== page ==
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Modern Masterpiece

March 11, 2011
Stephen Knapp, Lightpainting

Photos courtesy of stephenknapp.com

After visiting dozens of museums all over the world you might think I know a little something about art. And that is exactly what I know, a little something. Mostly what I know is what I like, and what I don’t. And my experience has taught me that visiting modern art museums focusing on works created after World War II is mostly a waste of my time. There are the occasional gems to be found, of course, like some works by Jackson Pollock, for example. But too often artists of this period focused more on creating something different than they did on creating something enjoyable. For many, the modernist emphasis on breaking with convention gradually devolved into meaninglessness and ugliness. Thankfully, that period may be at an end. I’ve noticed an increasing number of museum displays from contemporary artists whose work is both ground-breaking and beautiful. Add Stephen Knapp’s name to that list.

We were first introduced to Knapp’s work in the Naples Museum of Art where they dedicated an entire room to his revolutionary “lightpainting.” Working with special glass designed to reflect and refract light into different frequencies, Knapp creates brilliantly luminescent abstract images from external white light sources. Combining elements from painting and sculpture, lightpainting is called the first new art medium of the 21st century.

I admit that technical aspects of the medium, or what I’ll call the “how the hell does that work?” factor, drove part of my initial attraction. To see this first hand is to see several clear, or slightly tinted, shapes of glass bolted onto a plain white wall, with a simple white light illuminating the area. But somehow the same piece of seemingly clear glass allows one brilliantly beautiful color to pass through on one side while reflecting an equally beautiful, but different, color in the opposite direction. Simply amazing.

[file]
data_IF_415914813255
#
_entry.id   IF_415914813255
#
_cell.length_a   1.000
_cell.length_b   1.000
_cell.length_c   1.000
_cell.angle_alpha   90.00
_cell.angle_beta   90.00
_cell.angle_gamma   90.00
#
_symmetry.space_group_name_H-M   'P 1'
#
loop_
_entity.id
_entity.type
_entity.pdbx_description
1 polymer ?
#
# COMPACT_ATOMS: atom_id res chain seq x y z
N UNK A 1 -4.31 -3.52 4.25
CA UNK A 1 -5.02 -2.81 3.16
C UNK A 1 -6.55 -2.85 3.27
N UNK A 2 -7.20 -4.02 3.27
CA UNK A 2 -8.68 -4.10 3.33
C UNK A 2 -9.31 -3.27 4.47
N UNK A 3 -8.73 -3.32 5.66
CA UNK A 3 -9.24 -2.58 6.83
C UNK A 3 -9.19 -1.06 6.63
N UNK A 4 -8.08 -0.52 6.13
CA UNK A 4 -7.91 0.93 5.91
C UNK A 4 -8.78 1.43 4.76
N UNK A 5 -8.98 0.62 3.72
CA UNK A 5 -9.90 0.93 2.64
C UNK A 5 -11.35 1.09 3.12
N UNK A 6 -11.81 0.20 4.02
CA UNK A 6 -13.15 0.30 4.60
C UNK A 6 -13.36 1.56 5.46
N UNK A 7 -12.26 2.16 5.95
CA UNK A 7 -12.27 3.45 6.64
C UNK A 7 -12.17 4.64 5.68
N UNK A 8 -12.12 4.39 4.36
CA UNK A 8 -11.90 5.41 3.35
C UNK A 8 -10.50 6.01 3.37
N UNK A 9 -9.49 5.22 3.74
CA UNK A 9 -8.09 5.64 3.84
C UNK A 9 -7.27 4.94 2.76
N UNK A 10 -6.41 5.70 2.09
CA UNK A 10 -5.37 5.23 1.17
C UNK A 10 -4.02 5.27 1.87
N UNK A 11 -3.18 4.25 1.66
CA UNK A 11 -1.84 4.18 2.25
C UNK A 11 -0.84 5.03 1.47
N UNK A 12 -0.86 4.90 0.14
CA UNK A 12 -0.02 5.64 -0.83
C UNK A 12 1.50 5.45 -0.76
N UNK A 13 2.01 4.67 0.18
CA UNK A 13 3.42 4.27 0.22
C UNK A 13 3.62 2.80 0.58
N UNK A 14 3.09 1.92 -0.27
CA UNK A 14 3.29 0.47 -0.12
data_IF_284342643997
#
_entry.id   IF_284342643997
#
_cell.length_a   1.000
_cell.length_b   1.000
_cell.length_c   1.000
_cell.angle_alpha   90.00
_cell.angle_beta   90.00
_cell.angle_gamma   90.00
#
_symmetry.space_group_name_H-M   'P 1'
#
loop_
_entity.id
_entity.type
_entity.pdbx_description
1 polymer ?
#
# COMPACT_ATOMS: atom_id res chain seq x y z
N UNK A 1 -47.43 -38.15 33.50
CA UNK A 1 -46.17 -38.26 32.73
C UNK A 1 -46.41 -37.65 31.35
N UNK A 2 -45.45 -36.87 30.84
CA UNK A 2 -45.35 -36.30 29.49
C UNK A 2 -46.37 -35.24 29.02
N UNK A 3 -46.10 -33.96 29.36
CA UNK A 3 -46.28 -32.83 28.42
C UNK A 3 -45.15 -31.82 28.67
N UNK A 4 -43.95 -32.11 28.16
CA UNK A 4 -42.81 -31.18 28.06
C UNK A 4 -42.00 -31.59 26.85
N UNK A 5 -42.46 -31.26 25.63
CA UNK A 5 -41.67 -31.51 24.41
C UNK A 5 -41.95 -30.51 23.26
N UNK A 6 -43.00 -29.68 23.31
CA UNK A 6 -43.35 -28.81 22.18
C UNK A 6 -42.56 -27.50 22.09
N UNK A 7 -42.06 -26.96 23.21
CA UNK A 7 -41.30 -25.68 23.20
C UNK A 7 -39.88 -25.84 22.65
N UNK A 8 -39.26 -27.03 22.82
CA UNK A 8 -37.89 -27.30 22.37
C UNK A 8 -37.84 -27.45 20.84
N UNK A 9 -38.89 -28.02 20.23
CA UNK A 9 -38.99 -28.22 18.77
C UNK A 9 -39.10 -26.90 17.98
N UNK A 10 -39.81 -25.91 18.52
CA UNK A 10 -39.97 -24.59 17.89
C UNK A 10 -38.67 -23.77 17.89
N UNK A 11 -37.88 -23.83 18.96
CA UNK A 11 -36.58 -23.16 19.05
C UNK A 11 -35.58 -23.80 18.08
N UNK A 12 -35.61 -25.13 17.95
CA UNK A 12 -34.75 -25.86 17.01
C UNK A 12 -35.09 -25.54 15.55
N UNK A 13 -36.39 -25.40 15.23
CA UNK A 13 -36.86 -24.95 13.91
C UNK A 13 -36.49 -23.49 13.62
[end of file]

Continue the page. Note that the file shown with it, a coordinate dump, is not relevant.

What really makes the whole thing work, though, isn’t its technical accomplishment, but the attractiveness of the composition. It would be easy for these dazzling colors to clash, or overwhelm, or overlap into a muddy mess, but they don’t. Even forgetting the uniqueness of the medium, these creations are simply a joy to observe. We spent a long while in this room, the best of the entire museum. Glad for the first time in a long time that we went to a contemporary art museum and found the thing that draws us so strongly to art from earlier periods; beauty.

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